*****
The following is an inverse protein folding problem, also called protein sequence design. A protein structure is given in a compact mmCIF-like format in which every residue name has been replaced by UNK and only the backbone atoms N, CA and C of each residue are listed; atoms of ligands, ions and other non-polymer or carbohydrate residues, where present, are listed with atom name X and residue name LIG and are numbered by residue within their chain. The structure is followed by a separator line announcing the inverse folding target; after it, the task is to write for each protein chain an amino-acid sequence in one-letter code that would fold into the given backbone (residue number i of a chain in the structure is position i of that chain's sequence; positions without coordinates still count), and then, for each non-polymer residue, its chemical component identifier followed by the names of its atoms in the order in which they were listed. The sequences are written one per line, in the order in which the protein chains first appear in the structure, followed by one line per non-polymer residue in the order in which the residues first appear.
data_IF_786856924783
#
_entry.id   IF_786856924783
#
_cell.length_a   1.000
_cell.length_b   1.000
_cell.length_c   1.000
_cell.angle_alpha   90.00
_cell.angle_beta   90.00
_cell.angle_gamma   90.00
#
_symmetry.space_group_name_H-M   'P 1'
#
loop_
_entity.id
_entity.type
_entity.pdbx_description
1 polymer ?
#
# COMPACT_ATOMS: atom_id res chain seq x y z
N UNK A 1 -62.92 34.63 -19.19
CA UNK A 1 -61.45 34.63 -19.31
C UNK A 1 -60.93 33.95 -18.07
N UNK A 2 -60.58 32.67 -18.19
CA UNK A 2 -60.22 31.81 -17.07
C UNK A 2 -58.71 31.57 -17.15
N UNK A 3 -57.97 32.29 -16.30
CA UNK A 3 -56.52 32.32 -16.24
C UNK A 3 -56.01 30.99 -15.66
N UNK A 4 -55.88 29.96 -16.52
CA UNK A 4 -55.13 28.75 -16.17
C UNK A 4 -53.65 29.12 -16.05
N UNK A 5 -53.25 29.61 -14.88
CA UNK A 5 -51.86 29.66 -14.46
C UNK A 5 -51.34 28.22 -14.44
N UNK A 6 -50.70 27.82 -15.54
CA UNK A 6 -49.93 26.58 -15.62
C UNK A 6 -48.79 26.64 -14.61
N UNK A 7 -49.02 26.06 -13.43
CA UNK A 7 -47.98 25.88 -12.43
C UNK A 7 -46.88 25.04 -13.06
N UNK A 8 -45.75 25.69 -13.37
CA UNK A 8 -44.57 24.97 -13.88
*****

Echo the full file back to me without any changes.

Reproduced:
The following is an inverse protein folding problem, also called protein sequence design. A protein structure is given in a compact mmCIF-like format in which every residue name has been replaced by UNK and only the backbone atoms N, CA and C of each residue are listed; atoms of ligands, ions and other non-polymer or carbohydrate residues, where present, are listed with atom name X and residue name LIG and are numbered by residue within their chain. The structure is followed by a separator line announcing the inverse folding target; after it, the task is to write for each protein chain an amino-acid sequence in one-letter code that would fold into the given backbone (residue number i of a chain in the structure is position i of that chain's sequence; positions without coordinates still count), and then, for each non-polymer residue, its chemical component identifier followed by the names of its atoms in the order in which they were listed. The sequences are written one per line, in the order in which the protein chains first appear in the structure, followed by one line per non-polymer residue in the order in which the residues first appear.
data_IF_786856924783
#
_entry.id   IF_786856924783
#
_cell.length_a   1.000
_cell.length_b   1.000
_cell.length_c   1.000
_cell.angle_alpha   90.00
_cell.angle_beta   90.00
_cell.angle_gamma   90.00
#
_symmetry.space_group_name_H-M   'P 1'
#
loop_
_entity.id
_entity.type
_entity.pdbx_description
1 polymer ?
#
# COMPACT_ATOMS: atom_id res chain seq x y z
N UNK A 1 -62.92 34.63 -19.19
CA UNK A 1 -61.45 34.63 -19.31
C UNK A 1 -60.93 33.95 -18.07
N UNK A 2 -60.58 32.67 -18.19
CA UNK A 2 -60.22 31.81 -17.07
C UNK A 2 -58.71 31.57 -17.15
N UNK A 3 -57.97 32.29 -16.30
CA UNK A 3 -56.52 32.32 -16.24
C UNK A 3 -56.01 30.99 -15.66
N UNK A 4 -55.88 29.96 -16.52
CA UNK A 4 -55.13 28.75 -16.17
C UNK A 4 -53.65 29.12 -16.05
N UNK A 5 -53.25 29.61 -14.88
CA UNK A 5 -51.86 29.66 -14.46
C UNK A 5 -51.34 28.22 -14.44
N UNK A 6 -50.70 27.82 -15.54
CA UNK A 6 -49.93 26.58 -15.62
C UNK A 6 -48.79 26.64 -14.61
N UNK A 7 -49.02 26.06 -13.43
CA UNK A 7 -47.98 25.88 -12.43
C UNK A 7 -46.88 25.04 -13.06
N UNK A 8 -45.75 25.69 -13.37
CA UNK A 8 -44.57 24.97 -13.88